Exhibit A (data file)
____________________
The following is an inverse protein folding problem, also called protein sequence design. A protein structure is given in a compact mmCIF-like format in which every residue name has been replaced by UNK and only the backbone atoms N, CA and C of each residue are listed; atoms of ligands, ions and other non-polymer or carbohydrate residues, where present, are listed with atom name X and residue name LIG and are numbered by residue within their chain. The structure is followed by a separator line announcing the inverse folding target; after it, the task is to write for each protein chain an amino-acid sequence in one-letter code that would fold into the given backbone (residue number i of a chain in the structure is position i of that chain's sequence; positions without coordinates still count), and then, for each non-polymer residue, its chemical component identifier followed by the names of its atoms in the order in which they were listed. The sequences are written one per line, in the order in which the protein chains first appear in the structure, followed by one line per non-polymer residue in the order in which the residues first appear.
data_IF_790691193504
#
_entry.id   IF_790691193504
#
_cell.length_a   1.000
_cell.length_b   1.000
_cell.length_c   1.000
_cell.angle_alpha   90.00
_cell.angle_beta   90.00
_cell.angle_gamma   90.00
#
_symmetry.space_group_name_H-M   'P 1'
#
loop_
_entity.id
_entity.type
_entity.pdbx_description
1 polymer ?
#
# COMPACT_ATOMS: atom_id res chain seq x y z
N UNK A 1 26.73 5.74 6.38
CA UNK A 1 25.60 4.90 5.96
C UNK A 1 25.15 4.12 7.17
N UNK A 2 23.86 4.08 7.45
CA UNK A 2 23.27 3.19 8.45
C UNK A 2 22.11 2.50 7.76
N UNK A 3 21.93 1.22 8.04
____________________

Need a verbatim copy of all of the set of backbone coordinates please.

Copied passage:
The following is an inverse protein folding problem, also called protein sequence design. A protein structure is given in a compact mmCIF-like format in which every residue name has been replaced by UNK and only the backbone atoms N, CA and C of each residue are listed; atoms of ligands, ions and other non-polymer or carbohydrate residues, where present, are listed with atom name X and residue name LIG and are numbered by residue within their chain. The structure is followed by a separator line announcing the inverse folding target; after it, the task is to write for each protein chain an amino-acid sequence in one-letter code that would fold into the given backbone (residue number i of a chain in the structure is position i of that chain's sequence; positions without coordinates still count), and then, for each non-polymer residue, its chemical component identifier followed by the names of its atoms in the order in which they were listed. The sequences are written one per line, in the order in which the protein chains first appear in the structure, followed by one line per non-polymer residue in the order in which the residues first appear.
data_IF_790691193504
#
_entry.id   IF_790691193504
#
_cell.length_a   1.000
_cell.length_b   1.000
_cell.length_c   1.000
_cell.angle_alpha   90.00
_cell.angle_beta   90.00
_cell.angle_gamma   90.00
#
_symmetry.space_group_name_H-M   'P 1'
#
loop_
_entity.id
_entity.type
_entity.pdbx_description
1 polymer ?
#
# COMPACT_ATOMS: atom_id res chain seq x y z
N UNK A 1 26.73 5.74 6.38
CA UNK A 1 25.60 4.90 5.96
C UNK A 1 25.15 4.12 7.17
N UNK A 2 23.86 4.08 7.45
CA UNK A 2 23.27 3.19 8.45
C UNK A 2 22.11 2.50 7.76
N UNK A 3 21.93 1.22 8.04